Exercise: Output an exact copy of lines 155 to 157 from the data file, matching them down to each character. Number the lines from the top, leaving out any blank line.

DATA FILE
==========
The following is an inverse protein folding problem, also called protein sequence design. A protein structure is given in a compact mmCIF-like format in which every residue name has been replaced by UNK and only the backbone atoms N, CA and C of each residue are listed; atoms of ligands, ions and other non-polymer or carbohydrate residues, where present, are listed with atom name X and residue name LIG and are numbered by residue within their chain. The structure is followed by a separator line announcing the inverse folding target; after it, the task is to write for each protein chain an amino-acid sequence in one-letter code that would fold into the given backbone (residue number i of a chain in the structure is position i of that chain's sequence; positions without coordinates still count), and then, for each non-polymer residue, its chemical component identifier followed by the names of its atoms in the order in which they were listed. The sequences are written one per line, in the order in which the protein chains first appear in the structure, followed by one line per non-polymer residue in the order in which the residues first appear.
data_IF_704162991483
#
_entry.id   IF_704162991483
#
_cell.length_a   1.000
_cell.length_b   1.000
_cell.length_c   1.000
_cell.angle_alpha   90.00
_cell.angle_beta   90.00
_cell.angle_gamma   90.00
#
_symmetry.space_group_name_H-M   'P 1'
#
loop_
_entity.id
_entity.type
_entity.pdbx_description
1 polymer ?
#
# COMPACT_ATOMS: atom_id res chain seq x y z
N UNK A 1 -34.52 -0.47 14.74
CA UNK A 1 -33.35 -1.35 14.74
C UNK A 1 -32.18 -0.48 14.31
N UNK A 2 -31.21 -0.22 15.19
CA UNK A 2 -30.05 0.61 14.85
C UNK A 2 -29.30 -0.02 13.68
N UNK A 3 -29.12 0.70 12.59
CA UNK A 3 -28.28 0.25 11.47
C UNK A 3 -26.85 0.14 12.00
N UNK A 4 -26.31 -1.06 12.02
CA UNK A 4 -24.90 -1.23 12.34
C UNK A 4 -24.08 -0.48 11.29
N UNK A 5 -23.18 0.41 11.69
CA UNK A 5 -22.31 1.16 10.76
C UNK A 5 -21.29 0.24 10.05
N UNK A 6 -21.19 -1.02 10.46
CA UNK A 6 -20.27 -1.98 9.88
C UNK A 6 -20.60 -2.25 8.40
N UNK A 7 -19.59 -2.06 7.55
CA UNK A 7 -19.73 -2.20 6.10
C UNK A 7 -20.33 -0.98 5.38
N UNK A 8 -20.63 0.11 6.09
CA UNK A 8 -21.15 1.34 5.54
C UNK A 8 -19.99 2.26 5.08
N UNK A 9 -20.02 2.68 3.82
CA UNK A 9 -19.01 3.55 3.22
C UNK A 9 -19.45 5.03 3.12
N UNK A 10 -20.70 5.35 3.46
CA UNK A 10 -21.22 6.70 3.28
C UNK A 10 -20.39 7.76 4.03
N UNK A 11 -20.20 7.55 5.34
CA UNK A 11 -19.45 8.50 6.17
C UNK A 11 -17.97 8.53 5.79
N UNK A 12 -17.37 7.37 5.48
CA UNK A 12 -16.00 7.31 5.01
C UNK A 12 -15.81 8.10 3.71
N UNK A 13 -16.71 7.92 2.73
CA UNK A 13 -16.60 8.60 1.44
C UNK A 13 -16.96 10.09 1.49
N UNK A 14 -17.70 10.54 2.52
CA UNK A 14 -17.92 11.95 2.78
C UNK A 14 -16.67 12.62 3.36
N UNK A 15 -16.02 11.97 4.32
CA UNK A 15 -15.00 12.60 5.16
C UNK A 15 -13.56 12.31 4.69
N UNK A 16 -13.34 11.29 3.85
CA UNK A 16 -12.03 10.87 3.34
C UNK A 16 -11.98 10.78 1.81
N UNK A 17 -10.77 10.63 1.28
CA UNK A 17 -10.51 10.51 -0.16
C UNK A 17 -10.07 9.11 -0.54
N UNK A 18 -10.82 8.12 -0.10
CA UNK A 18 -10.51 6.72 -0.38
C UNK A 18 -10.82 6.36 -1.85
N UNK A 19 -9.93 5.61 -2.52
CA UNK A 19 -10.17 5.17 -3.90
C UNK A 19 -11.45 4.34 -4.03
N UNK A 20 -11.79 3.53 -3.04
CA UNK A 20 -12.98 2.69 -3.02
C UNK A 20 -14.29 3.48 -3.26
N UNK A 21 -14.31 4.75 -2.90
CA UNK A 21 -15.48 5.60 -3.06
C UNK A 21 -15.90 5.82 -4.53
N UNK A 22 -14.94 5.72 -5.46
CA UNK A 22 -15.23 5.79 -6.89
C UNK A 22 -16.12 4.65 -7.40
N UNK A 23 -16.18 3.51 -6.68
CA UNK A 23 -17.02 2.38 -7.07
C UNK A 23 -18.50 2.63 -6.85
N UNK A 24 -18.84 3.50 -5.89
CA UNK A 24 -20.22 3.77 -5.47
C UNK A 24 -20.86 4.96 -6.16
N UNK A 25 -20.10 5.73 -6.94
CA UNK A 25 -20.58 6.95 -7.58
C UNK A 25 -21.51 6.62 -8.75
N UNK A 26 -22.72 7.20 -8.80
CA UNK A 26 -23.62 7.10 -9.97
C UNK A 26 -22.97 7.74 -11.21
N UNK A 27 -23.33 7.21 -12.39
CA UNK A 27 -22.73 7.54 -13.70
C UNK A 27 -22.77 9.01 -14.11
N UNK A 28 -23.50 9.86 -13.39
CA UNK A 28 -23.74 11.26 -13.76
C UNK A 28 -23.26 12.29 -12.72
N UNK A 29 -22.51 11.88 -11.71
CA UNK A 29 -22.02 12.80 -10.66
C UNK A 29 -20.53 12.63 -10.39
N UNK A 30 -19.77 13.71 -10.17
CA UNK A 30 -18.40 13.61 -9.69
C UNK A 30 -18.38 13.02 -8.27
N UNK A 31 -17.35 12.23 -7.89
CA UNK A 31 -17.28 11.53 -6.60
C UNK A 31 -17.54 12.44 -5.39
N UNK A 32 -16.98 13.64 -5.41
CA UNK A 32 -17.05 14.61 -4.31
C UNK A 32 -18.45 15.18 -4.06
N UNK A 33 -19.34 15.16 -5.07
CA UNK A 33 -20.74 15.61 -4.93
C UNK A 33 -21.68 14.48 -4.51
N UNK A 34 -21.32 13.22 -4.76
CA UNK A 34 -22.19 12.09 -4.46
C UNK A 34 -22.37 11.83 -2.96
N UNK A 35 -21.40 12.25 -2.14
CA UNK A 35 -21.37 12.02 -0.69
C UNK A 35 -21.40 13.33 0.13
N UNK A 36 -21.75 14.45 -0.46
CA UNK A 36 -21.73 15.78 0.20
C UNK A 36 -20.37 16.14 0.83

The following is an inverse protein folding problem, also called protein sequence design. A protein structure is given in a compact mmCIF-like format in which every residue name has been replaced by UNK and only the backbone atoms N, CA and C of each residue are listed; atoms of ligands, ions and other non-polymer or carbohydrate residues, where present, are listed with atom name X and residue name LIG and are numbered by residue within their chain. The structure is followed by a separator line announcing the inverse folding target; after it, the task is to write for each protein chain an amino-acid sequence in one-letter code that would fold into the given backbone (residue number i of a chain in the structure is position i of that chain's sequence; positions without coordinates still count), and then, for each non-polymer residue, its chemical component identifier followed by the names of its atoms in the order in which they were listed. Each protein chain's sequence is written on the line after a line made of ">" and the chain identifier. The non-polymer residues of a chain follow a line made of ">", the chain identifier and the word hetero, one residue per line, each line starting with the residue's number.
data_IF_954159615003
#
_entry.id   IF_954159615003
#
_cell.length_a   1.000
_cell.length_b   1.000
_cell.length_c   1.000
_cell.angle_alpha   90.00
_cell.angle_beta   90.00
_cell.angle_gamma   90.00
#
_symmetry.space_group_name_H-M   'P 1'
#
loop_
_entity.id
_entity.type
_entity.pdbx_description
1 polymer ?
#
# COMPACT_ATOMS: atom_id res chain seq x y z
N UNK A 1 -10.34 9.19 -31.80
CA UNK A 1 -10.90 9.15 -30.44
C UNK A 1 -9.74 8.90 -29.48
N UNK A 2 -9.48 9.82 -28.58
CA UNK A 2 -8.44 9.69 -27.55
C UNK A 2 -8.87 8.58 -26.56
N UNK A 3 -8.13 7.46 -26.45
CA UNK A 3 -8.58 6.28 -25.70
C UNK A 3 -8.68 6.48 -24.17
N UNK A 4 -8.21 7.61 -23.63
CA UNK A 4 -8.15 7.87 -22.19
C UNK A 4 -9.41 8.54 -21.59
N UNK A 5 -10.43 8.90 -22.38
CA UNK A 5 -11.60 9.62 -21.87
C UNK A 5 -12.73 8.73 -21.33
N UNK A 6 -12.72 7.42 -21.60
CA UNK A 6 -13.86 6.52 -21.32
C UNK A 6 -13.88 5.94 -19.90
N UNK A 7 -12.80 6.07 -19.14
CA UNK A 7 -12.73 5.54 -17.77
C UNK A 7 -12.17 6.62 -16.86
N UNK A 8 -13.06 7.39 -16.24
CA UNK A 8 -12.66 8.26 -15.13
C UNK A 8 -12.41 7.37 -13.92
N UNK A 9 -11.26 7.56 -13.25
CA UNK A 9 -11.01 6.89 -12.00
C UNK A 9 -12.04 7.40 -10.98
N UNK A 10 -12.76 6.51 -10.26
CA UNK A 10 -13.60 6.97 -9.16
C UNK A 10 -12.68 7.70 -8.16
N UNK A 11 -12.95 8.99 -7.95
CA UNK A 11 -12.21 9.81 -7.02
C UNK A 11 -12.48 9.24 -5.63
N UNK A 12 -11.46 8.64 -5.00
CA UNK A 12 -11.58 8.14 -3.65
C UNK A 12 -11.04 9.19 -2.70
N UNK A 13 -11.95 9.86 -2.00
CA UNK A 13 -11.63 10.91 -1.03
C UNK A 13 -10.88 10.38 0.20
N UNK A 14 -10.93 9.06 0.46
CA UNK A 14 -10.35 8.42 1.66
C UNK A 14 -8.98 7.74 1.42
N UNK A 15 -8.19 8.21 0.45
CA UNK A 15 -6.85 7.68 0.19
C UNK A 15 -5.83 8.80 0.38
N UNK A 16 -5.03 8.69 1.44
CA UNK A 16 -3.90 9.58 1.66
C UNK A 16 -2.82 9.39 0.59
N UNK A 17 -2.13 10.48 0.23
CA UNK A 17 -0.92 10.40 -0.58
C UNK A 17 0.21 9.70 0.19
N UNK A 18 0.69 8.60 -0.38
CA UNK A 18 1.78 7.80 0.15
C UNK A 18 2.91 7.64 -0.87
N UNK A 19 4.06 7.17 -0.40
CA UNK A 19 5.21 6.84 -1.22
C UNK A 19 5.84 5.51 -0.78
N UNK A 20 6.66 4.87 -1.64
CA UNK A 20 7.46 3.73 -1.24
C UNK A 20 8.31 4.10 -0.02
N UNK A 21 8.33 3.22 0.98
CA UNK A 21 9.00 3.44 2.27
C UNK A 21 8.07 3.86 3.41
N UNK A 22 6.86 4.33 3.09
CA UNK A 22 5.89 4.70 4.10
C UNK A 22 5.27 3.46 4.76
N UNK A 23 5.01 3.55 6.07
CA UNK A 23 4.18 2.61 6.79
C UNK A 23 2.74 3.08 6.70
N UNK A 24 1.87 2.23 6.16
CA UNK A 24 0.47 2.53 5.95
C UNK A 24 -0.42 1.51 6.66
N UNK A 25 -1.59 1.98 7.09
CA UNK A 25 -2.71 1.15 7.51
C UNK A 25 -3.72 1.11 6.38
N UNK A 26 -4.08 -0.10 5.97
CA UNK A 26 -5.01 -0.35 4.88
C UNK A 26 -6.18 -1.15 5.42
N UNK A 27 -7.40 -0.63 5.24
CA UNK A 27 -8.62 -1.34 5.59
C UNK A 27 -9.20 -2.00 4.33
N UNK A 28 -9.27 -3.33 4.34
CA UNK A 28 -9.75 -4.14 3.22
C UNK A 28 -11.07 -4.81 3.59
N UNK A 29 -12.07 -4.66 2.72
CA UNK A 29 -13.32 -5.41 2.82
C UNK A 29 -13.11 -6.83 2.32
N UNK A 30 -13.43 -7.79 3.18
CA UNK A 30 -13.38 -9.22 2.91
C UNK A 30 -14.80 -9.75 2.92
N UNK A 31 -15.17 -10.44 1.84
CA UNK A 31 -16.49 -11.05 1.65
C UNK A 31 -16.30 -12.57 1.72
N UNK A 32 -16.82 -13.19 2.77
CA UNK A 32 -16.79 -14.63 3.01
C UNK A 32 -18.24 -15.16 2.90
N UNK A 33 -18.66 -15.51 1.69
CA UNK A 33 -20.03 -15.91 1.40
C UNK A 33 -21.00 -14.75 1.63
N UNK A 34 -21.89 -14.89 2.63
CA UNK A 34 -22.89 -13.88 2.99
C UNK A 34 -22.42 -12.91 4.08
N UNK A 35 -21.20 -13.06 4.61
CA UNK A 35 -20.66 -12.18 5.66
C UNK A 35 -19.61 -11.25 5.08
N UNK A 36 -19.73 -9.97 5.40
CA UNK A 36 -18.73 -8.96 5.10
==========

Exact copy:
CA UNK A 2 -8.44 9.69 -27.55
C UNK A 2 -8.87 8.58 -26.56
N UNK A 3 -8.13 7.46 -26.45